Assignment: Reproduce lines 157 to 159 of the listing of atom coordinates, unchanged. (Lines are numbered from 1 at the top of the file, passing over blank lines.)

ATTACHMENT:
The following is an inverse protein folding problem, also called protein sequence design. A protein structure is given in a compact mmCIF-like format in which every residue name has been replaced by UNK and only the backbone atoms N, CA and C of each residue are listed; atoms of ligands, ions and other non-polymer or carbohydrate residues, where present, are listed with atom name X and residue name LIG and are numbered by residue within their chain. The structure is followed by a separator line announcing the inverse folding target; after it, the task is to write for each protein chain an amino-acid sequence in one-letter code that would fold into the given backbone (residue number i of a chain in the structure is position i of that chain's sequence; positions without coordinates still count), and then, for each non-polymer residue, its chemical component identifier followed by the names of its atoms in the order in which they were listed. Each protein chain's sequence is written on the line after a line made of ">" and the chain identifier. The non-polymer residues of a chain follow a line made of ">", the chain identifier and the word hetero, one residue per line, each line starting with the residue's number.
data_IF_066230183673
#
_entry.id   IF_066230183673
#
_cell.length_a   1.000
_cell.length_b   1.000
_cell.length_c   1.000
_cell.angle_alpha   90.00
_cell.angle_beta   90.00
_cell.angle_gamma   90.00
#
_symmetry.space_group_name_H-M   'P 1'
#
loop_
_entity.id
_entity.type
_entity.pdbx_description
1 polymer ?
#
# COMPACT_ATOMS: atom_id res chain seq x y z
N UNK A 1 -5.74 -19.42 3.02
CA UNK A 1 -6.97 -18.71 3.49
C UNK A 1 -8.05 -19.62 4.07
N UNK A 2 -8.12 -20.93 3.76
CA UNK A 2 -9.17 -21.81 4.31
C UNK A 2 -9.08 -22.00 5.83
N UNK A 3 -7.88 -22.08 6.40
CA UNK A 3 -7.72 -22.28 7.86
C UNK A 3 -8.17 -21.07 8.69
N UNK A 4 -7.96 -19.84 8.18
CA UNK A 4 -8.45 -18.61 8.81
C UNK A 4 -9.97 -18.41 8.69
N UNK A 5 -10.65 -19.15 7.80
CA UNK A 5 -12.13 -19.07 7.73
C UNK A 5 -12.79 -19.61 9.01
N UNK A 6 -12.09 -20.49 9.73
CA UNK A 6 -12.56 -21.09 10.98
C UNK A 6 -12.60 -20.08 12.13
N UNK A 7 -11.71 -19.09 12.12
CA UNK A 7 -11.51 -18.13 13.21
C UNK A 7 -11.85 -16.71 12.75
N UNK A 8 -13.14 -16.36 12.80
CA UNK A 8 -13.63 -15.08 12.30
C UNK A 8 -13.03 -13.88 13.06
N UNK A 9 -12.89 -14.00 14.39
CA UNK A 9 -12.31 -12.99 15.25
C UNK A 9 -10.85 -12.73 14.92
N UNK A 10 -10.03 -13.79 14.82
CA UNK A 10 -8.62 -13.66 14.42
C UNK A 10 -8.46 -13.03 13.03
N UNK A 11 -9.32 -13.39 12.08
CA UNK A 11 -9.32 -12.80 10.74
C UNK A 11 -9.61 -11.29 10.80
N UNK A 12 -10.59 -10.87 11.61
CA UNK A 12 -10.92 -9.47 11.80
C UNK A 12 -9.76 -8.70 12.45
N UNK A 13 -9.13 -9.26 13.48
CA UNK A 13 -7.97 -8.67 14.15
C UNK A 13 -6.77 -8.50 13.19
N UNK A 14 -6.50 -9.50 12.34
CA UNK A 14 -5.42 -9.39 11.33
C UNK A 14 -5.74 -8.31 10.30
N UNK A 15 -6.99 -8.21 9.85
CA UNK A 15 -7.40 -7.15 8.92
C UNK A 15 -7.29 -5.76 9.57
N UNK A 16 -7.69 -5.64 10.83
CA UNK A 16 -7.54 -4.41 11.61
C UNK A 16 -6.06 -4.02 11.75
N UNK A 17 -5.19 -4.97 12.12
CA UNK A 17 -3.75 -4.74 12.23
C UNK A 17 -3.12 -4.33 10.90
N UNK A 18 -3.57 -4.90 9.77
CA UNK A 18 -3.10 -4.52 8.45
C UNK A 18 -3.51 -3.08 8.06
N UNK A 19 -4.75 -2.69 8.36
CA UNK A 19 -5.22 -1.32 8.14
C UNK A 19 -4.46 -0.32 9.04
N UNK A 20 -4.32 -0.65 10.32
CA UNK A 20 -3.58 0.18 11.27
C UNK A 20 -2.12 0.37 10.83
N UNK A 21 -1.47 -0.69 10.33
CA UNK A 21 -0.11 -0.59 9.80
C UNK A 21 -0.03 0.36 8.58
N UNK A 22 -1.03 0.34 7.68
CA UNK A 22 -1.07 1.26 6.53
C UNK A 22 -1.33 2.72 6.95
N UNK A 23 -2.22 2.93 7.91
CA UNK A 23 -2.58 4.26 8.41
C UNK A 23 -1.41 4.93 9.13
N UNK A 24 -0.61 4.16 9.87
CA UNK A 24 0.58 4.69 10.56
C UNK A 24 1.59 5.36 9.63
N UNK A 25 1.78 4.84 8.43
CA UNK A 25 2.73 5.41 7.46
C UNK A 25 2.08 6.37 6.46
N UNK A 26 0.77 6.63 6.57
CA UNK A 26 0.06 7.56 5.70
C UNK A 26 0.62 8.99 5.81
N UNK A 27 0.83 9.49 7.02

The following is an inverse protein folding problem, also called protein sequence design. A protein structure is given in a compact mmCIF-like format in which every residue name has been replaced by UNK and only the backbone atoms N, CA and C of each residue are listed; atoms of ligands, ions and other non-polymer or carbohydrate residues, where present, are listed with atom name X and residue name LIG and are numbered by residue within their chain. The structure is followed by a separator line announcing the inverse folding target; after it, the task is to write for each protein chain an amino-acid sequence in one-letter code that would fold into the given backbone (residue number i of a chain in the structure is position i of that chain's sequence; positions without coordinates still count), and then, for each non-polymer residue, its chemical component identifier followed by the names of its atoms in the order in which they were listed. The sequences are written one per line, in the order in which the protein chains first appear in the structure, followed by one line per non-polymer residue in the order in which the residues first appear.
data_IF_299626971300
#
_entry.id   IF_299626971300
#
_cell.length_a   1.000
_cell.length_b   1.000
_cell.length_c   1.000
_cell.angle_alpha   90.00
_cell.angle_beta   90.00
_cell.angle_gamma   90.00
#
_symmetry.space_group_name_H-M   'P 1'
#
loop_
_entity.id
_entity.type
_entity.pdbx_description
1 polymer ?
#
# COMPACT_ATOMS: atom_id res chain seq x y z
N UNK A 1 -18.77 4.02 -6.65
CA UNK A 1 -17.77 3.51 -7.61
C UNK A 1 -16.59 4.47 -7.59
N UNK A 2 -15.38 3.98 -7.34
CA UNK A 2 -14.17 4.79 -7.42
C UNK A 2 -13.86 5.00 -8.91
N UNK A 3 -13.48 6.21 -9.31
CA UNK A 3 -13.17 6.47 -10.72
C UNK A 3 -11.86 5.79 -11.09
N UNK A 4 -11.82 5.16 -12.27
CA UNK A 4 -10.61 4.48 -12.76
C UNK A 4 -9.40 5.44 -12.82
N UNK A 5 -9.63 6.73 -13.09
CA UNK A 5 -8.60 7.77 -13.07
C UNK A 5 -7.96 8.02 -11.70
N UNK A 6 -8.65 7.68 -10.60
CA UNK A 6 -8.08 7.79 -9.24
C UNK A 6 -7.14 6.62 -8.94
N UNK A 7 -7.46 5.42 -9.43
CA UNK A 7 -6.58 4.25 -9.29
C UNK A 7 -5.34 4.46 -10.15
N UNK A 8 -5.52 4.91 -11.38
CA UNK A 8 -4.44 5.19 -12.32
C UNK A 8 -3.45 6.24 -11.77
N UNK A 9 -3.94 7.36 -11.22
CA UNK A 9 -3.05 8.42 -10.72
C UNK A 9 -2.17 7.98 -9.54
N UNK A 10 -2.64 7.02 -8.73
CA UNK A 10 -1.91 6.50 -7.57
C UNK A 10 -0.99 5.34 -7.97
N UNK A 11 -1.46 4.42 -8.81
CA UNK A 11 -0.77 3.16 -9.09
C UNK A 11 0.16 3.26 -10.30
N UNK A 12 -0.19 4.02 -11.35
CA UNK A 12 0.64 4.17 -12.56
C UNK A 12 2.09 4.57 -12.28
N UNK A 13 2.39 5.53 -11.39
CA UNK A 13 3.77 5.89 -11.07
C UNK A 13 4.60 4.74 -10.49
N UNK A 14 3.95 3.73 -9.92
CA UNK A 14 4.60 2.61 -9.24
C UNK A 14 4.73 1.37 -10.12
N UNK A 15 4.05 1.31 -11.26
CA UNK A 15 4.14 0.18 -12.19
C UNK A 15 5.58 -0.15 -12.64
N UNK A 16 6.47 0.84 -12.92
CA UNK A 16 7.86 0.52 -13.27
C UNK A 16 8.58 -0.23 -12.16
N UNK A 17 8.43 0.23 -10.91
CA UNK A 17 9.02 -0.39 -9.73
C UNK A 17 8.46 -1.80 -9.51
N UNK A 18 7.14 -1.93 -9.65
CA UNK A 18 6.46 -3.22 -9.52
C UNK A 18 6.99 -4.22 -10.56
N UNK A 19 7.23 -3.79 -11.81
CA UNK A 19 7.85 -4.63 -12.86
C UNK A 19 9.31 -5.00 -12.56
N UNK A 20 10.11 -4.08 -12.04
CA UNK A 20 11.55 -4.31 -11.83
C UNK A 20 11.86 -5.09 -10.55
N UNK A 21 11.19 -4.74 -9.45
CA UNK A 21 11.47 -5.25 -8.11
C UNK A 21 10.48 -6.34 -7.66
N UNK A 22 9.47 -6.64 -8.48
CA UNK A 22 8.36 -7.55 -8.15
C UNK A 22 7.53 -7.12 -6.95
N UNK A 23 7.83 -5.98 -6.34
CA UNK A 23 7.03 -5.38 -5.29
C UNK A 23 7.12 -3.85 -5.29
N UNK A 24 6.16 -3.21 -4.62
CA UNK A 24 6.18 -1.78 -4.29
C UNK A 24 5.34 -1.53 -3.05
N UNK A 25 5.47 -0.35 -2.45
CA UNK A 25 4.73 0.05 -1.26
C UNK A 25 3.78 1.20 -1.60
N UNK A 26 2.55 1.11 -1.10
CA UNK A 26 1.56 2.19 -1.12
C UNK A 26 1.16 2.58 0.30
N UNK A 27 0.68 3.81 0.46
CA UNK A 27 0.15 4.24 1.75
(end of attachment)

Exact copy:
C UNK A 12 2.09 4.57 -12.28
N UNK A 13 2.39 5.53 -11.39
CA UNK A 13 3.77 5.89 -11.07